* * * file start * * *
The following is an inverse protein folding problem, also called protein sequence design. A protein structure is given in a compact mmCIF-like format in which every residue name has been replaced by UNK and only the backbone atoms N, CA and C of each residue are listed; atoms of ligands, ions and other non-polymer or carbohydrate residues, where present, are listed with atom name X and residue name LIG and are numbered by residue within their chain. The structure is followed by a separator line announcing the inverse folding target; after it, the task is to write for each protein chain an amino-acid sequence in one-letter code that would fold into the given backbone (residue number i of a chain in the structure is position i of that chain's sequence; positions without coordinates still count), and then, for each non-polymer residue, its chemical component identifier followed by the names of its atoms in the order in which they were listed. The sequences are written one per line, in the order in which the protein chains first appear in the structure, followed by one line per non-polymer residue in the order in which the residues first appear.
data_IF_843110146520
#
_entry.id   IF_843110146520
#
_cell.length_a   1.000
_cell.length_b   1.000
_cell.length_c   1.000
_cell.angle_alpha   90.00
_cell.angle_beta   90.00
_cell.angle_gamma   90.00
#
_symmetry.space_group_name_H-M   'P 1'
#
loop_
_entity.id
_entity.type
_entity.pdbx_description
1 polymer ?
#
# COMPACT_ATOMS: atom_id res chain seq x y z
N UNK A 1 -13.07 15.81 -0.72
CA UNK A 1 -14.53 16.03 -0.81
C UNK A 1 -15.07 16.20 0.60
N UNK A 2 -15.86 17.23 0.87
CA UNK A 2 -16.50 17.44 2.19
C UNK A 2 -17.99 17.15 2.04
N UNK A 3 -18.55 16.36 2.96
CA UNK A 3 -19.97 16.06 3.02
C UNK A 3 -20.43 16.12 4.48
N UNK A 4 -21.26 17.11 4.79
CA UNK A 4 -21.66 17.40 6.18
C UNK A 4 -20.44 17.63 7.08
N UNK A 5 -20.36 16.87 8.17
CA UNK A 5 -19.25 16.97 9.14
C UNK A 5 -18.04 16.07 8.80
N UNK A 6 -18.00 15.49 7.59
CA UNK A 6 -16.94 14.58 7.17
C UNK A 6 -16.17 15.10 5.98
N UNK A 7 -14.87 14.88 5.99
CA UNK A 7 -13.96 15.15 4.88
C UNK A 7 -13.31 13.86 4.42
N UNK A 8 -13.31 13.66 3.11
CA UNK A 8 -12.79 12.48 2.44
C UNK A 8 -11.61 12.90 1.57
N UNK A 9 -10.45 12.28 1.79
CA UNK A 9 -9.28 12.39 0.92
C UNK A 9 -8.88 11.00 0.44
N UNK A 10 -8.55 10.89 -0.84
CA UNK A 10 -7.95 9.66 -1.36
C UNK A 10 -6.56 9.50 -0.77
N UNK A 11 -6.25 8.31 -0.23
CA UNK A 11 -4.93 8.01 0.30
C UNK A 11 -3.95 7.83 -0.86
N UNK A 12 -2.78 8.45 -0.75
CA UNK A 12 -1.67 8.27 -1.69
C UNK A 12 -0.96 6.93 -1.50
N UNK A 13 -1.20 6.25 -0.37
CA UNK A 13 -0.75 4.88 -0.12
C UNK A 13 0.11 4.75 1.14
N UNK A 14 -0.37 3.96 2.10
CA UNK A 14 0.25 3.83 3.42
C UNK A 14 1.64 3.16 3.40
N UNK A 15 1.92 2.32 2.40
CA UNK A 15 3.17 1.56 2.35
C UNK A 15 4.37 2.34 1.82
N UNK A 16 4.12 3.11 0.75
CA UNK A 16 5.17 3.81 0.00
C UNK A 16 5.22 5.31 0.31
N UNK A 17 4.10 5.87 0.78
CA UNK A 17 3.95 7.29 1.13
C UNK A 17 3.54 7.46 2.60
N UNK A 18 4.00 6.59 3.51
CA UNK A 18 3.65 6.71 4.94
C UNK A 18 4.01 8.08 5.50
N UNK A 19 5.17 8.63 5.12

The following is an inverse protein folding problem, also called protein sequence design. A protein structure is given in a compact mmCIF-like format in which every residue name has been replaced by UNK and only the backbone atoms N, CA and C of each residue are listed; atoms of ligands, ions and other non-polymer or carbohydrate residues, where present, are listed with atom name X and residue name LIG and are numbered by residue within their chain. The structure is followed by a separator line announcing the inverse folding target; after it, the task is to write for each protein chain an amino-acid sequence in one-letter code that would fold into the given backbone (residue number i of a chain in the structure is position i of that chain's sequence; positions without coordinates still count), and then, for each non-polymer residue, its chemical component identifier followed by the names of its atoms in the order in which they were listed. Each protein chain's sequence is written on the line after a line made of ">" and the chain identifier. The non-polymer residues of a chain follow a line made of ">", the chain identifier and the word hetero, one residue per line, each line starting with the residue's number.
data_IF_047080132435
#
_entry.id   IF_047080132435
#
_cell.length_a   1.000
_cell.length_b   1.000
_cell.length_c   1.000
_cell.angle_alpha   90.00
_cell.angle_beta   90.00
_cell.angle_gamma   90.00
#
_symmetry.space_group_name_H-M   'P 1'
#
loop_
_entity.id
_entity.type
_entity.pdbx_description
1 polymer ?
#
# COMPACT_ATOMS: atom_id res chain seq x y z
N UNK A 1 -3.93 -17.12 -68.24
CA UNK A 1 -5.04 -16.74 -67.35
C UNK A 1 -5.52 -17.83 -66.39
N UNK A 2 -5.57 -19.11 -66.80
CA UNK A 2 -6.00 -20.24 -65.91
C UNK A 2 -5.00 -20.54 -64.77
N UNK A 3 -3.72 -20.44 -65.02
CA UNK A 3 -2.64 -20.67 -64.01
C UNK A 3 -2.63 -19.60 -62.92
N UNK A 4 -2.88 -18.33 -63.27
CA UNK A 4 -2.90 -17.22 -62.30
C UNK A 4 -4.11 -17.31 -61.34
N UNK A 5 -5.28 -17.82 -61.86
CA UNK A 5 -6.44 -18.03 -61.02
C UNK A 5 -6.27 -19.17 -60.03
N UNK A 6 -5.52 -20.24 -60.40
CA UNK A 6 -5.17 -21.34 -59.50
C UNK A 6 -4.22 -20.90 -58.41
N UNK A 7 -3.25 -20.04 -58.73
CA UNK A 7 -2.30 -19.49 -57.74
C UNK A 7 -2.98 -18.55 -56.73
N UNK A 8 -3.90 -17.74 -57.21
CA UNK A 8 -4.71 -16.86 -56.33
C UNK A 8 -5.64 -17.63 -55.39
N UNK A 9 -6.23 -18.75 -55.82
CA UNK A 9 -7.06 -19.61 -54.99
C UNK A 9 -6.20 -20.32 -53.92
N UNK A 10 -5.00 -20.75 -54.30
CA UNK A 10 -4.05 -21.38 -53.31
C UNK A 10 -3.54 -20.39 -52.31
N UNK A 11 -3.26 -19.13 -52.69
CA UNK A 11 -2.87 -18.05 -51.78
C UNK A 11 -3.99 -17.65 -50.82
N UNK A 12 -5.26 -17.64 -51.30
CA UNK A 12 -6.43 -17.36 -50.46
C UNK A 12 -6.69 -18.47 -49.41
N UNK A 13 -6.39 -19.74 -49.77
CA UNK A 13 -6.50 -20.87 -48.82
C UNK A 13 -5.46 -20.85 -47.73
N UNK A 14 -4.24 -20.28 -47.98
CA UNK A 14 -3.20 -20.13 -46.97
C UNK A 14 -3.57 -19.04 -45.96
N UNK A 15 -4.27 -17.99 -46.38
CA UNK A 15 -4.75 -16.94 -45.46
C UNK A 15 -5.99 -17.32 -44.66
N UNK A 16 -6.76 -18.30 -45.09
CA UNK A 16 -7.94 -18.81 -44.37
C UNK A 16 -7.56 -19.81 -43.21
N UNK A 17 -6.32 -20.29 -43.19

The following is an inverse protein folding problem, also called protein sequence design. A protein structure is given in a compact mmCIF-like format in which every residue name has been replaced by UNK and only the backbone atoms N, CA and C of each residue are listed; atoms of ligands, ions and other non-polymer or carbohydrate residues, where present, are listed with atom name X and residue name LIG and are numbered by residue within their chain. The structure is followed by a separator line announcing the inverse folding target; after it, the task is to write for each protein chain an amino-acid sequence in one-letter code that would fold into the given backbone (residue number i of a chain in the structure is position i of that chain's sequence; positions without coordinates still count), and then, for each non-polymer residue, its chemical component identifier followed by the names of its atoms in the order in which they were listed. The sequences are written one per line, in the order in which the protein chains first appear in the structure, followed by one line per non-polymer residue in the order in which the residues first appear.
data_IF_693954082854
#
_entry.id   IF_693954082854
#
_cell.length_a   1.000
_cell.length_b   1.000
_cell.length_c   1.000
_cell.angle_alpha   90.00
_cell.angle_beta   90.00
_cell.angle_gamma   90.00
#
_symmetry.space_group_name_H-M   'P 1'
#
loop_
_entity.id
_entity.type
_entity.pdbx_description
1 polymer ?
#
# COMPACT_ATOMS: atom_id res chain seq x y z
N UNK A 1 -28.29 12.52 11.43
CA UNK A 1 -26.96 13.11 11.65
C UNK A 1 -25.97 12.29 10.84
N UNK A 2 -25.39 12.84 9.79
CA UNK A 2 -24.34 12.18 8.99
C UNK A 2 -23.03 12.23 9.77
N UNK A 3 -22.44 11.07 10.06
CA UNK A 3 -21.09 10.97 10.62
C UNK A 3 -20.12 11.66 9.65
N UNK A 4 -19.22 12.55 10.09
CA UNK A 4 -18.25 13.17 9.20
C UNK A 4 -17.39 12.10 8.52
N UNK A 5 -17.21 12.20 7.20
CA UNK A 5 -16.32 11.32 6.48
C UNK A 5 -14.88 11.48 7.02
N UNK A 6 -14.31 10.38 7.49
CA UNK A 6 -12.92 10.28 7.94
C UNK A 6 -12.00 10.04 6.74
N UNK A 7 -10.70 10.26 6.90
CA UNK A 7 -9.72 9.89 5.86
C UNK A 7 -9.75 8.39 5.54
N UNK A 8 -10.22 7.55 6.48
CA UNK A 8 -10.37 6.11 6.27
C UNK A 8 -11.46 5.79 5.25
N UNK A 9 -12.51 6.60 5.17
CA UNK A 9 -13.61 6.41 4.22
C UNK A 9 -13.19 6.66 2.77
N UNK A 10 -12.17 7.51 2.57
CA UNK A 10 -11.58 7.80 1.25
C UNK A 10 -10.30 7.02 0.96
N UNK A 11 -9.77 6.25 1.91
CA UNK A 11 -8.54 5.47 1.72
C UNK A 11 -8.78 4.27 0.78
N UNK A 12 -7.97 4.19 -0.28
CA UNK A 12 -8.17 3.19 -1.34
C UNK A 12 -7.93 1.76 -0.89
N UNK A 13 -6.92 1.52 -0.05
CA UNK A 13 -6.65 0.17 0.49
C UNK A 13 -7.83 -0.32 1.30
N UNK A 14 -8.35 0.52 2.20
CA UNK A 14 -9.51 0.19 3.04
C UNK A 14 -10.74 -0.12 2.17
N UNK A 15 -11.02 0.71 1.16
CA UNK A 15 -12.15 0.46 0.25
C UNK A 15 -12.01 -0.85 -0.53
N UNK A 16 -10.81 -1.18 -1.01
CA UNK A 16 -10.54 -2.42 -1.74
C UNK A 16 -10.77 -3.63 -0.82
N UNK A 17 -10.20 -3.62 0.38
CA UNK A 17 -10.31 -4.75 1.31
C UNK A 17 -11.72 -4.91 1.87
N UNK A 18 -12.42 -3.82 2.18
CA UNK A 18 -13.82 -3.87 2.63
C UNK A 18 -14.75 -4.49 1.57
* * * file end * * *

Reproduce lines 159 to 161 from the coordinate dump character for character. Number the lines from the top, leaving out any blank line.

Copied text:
_symmetry.space_group_name_H-M   'P 1'
#
loop_